by CHQ Staff
If you thought electing a Republican majority in Congress would usher in an era of fiscal responsibility, think again.
While the tax cuts championed by President Trump have so far kept revenue at record levels – even with lower Money burningtax rates – Congressional spending is skyrocketing, in large measure because Democrats’ big government policies and programs are still driving spending.
For fiscal 2019 year the Pentagon’s budget will be $647 billion and the nation’s domestic budget will be $597 billion.
Here are just a few of the areas where conservatives think federal spending could be eliminated entirely that, according to our friend Rachel Bovard writing for the Federalist, look like they will be included in this year’s omnibus spending bill:
Full funding for Planned Parenthood
Republicans have made it a central campaign promise for years now to end taxpayer funding for America’s largest abortion provider, Planned Parenthood. This issue has gained urgency in light of the Department of Justice investigation into the organization’s dealings in fetal tissue. Yet, drafts of this latest funding bill preserve the $10 million a year that Planned Parenthood receives from taxpayers. Conservative House Republicans are making an admirable play to remove it, but have not been issued any guarantees. The bill also lacks any of the conscience protections for health providers, the type Republicans have long insisted they support.
Obamacare bailout that helps insurance companies
After promising for nearly a decade to repeal Obamacare, Republicans are now crafting a policy to bail it out, to the tune of $30 billion. If they go down this road, Republicans will not only have failed to repeal Obamacare, they will have further entrenched it. Worse still, it is unclear if this funding will be subject to full and legitimate “Hyde protections,” which would prohibit insurance companies from using bailout money to provide abortion coverage.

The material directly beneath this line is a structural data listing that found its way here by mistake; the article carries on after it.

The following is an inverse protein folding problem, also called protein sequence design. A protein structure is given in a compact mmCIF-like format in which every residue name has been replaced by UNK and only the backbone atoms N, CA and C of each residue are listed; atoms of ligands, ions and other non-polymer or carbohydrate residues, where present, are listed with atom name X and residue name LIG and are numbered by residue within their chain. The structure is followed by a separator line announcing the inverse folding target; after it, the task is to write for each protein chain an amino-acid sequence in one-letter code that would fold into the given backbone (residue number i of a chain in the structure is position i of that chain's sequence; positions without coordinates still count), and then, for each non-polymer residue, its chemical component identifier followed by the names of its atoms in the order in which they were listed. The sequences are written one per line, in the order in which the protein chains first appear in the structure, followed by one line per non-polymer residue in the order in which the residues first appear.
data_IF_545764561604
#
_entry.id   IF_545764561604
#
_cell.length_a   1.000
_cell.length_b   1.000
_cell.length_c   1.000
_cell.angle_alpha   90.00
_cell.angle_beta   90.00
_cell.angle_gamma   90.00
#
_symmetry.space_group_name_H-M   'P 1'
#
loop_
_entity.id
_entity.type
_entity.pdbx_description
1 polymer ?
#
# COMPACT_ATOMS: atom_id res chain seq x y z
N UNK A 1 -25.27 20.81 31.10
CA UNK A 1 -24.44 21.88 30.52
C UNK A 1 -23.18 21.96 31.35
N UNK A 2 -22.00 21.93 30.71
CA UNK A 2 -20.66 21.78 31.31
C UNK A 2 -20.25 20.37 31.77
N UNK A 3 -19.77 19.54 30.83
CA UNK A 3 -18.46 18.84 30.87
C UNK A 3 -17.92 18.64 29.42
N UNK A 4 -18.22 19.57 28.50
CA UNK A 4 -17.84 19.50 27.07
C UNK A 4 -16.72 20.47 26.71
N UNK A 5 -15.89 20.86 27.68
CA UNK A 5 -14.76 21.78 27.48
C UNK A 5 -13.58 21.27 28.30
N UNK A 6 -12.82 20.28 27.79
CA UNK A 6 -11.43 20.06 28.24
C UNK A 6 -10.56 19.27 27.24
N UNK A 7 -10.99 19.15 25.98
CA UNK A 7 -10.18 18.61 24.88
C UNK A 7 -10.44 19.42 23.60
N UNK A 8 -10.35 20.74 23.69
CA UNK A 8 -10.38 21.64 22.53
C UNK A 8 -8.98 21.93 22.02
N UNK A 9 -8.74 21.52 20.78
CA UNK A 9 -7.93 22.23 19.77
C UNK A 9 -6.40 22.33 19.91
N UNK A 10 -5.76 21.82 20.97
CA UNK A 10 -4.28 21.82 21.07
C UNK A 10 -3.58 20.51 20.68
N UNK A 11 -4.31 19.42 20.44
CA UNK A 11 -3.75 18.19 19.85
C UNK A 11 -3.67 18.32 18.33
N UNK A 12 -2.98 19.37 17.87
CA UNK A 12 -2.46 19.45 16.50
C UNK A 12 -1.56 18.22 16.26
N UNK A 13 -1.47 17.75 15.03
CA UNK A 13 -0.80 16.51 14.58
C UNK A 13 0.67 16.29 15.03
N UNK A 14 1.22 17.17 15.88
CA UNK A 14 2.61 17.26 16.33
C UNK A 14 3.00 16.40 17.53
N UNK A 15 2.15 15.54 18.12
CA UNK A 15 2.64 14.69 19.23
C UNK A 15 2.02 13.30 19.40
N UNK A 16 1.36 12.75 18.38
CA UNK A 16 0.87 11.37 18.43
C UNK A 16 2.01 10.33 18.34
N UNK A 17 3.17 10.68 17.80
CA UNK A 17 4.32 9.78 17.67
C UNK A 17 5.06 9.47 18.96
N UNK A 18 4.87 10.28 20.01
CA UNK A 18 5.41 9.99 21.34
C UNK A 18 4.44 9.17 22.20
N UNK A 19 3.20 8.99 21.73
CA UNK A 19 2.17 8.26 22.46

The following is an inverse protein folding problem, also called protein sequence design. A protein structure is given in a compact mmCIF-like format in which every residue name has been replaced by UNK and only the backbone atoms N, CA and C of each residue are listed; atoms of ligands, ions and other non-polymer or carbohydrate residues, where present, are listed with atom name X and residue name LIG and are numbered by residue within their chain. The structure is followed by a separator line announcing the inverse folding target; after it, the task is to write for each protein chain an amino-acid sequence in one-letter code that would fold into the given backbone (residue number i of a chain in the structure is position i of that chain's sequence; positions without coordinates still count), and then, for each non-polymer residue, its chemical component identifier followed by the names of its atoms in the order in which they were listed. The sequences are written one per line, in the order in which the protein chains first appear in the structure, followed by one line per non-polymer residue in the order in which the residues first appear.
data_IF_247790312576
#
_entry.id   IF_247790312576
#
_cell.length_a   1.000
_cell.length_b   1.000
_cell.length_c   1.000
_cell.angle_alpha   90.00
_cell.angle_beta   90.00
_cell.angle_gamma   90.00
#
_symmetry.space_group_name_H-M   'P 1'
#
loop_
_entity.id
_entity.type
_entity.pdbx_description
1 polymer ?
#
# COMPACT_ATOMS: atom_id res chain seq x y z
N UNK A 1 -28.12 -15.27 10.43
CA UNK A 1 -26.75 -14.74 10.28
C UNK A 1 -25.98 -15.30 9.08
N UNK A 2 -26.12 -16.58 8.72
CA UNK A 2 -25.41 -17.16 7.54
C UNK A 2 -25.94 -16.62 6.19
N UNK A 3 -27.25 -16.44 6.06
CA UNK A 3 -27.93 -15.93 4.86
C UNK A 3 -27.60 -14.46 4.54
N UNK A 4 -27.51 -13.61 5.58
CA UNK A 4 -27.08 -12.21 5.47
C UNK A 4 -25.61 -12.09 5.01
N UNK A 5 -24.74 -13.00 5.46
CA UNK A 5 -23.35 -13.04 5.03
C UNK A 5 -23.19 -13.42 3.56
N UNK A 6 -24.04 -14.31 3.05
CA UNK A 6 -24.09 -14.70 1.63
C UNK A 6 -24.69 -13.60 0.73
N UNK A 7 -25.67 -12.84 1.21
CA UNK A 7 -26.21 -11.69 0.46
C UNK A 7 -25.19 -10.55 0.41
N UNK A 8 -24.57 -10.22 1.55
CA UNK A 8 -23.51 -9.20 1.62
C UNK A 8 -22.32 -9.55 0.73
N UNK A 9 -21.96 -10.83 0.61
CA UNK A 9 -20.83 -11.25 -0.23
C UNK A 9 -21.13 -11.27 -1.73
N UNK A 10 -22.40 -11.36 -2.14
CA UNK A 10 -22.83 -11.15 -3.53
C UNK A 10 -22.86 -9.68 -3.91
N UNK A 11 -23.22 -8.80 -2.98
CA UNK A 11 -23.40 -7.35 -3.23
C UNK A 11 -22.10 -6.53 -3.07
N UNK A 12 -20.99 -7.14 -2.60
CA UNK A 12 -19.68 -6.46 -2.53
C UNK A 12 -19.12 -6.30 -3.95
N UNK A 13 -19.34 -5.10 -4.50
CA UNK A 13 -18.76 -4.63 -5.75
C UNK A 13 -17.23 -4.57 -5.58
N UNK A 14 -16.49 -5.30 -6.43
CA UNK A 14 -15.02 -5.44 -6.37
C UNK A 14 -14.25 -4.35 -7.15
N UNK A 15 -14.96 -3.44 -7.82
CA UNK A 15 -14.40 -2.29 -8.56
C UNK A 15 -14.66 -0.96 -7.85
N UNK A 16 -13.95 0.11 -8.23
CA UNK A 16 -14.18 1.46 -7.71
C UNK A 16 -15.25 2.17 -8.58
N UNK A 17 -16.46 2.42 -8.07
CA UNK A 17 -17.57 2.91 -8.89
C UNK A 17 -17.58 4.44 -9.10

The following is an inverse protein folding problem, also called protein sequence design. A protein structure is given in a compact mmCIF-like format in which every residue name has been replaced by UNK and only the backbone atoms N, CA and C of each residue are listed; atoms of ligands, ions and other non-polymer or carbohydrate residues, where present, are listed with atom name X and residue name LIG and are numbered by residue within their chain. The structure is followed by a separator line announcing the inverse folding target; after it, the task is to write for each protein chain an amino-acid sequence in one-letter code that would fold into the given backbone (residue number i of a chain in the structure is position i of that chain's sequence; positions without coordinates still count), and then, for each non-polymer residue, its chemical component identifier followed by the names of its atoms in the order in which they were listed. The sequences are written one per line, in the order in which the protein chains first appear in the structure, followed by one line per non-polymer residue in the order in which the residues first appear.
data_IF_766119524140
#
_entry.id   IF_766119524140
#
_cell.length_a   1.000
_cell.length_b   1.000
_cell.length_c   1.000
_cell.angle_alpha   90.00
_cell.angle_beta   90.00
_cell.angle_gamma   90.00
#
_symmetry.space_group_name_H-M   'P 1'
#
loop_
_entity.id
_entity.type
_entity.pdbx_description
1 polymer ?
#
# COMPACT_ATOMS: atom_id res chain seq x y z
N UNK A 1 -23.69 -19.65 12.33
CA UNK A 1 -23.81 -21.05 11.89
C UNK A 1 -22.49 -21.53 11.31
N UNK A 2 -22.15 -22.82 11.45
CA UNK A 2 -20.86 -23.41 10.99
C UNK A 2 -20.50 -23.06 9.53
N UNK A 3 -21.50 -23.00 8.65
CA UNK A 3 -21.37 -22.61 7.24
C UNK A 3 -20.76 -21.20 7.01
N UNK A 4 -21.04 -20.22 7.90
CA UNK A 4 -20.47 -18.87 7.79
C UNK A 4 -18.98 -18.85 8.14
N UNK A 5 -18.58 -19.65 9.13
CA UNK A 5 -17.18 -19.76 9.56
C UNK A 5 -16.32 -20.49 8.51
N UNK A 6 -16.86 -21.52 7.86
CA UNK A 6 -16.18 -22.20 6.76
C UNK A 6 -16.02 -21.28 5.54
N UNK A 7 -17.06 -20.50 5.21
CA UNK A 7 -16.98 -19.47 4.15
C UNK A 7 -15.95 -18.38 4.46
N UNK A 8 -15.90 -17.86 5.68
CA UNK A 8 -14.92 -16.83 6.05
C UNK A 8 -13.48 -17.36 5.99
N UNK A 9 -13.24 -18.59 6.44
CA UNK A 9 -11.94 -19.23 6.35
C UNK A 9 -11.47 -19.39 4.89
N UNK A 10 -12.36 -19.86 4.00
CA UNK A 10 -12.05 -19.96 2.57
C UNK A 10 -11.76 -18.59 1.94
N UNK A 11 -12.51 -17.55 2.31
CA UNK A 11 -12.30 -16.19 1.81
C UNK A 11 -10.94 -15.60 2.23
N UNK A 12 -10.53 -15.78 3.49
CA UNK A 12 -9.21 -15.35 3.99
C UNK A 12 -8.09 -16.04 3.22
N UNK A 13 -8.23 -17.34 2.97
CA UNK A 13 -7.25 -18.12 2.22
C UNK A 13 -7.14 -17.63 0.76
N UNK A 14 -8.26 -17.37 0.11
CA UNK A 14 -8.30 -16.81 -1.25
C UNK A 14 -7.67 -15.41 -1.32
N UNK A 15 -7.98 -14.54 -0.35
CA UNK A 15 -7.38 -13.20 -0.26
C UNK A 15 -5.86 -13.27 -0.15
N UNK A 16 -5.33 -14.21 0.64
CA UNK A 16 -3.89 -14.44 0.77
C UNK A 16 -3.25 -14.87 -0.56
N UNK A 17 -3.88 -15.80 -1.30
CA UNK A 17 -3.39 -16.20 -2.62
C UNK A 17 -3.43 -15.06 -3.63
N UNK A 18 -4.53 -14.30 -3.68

Restoration of the Export-Import Bank
The fate of the Ex-Im Bank has been a rare win for conservatives who fought Obama tooth and nail over bank’s corporate welfare. By keeping the bank devoid of the quorum necessary to make million-dollar loans to huge corporations like Boeing, Caterpillar and the like, conservatives have managed to keep the bank’s cronyism largely at bay. Enter the Republican majorities, who are reportedly planning to pass a provision lowering the quorum requirements for the bank to approve loans. Looks like Iran may get those taxpayer funded Boeing jets after all.
Hundreds of millions for a tunnel connecting New York and New Jersey
House Republicans have technically banned earmarks, but that hasn’t stopped them from including a $900 million fund for the Gateway Project — an underground tunnel connecting New York and New Jersey. The project, which began at a cost of $13.5 billion, has ballooned to $29.5 billion. Predictably, the states aren’t offering to cover the extra costs. Why would they, when the Republican Congress is so willing to fund one of the largest earmarks ever? (But don’t worry, earmarks are still banned.)
The biggest fight may be over a sweeping tax on internet sales.